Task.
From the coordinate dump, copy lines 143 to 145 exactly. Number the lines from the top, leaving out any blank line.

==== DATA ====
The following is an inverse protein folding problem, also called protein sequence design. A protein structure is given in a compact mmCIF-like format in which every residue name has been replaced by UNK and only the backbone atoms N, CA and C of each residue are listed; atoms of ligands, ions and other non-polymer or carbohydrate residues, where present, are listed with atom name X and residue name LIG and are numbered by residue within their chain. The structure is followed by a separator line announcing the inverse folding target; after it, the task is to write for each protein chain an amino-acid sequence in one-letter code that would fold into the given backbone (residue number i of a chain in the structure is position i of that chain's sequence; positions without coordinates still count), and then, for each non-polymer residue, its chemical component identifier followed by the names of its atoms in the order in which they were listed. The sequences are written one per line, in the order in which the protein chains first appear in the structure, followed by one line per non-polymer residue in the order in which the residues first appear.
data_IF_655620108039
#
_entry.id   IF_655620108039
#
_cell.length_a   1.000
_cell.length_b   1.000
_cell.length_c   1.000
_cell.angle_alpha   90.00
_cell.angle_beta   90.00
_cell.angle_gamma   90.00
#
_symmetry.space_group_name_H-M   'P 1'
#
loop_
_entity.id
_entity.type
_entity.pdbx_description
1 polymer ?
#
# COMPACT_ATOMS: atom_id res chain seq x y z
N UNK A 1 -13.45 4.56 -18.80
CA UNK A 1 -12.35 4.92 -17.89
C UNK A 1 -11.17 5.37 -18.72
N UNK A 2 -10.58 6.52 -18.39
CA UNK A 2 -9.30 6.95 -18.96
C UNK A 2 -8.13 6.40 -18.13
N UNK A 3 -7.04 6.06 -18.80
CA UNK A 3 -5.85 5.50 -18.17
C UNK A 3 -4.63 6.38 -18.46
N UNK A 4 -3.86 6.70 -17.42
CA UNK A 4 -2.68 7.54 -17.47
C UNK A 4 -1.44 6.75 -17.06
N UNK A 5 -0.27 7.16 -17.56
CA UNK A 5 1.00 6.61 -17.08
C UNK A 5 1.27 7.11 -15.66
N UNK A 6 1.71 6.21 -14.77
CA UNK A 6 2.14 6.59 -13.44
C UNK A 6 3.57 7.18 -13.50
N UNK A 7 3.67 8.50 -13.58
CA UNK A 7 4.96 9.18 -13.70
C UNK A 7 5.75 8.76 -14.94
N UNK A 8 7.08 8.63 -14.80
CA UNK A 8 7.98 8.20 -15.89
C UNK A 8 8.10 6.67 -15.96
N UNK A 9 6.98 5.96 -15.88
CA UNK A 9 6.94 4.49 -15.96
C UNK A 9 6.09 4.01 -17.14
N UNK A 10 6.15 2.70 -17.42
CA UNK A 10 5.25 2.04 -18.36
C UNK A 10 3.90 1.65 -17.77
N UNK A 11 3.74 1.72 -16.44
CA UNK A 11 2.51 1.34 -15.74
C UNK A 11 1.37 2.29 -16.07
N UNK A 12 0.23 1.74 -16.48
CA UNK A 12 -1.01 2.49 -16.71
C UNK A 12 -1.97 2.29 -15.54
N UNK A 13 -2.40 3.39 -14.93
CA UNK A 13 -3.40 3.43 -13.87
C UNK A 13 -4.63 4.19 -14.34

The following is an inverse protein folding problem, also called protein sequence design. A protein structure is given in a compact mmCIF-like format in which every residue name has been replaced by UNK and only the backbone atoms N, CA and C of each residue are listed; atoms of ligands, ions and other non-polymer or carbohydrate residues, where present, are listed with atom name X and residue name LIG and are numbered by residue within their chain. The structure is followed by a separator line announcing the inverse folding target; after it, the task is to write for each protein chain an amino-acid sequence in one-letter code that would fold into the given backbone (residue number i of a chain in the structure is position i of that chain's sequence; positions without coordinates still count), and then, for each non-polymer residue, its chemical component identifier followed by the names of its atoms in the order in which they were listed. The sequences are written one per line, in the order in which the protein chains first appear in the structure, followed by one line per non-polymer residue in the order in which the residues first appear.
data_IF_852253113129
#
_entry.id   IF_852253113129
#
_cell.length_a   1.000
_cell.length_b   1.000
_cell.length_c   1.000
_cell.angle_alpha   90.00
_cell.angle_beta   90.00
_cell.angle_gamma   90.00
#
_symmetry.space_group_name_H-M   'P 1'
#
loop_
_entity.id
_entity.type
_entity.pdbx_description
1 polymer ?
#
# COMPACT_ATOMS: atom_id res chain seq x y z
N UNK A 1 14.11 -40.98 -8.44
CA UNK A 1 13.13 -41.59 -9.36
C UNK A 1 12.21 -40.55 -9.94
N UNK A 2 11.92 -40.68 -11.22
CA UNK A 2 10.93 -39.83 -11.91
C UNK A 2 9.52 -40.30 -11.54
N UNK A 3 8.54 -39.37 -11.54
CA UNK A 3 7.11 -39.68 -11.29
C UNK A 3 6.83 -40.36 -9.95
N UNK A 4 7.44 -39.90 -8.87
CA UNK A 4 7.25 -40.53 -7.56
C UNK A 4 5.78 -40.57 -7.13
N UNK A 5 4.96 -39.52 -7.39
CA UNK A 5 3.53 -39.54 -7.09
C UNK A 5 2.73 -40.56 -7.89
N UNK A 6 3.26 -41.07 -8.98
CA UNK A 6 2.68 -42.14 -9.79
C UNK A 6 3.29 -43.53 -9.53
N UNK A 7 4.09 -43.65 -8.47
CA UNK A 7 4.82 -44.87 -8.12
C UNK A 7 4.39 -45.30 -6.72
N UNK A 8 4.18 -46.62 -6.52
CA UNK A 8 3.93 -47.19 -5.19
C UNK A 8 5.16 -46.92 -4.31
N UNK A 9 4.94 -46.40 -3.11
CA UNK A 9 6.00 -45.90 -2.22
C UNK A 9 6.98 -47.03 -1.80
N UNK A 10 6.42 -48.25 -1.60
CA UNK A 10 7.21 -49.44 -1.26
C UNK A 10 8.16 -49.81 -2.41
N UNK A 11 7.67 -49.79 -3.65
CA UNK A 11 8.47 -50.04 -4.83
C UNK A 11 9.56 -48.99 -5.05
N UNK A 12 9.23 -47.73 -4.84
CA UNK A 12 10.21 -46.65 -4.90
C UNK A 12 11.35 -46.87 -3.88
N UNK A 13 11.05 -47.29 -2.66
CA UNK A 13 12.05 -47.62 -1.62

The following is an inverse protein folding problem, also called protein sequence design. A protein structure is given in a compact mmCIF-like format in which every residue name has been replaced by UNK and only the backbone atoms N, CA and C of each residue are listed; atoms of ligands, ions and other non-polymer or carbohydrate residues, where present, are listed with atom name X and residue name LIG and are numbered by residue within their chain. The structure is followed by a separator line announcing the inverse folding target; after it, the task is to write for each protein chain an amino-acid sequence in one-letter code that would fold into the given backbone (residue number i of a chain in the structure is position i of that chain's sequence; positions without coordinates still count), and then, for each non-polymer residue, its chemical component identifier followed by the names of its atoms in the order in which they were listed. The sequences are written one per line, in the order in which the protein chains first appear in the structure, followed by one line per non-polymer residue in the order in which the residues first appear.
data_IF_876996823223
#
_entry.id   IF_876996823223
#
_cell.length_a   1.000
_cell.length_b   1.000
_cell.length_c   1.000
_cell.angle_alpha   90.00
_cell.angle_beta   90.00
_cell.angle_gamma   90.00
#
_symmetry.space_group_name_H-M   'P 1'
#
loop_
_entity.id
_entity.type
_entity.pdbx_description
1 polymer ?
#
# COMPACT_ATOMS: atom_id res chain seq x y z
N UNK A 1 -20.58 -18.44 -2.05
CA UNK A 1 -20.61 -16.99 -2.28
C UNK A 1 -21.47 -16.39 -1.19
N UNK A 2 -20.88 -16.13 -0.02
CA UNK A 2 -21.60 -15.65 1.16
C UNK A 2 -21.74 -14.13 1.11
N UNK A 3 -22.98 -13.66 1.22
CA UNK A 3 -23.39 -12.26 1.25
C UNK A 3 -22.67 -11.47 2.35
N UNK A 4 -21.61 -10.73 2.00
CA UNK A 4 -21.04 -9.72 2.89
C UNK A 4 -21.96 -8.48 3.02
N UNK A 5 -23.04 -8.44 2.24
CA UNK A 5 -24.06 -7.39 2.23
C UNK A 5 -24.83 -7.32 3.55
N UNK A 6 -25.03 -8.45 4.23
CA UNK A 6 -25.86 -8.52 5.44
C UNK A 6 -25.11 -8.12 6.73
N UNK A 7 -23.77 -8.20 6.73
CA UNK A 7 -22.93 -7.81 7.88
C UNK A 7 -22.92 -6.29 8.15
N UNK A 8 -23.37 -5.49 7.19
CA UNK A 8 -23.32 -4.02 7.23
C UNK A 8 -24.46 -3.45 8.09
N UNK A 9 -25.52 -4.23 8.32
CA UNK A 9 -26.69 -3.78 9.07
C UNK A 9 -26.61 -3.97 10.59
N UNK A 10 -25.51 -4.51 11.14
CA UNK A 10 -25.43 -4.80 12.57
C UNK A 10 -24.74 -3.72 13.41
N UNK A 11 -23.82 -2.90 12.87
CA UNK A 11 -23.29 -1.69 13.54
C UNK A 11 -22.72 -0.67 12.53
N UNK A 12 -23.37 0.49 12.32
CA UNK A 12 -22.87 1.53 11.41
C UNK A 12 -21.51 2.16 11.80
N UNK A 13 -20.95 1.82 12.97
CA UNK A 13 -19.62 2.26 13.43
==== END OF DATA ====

C UNK A 1 -21.47 -16.39 -1.19
N UNK A 2 -20.88 -16.13 -0.02
CA UNK A 2 -21.60 -15.65 1.16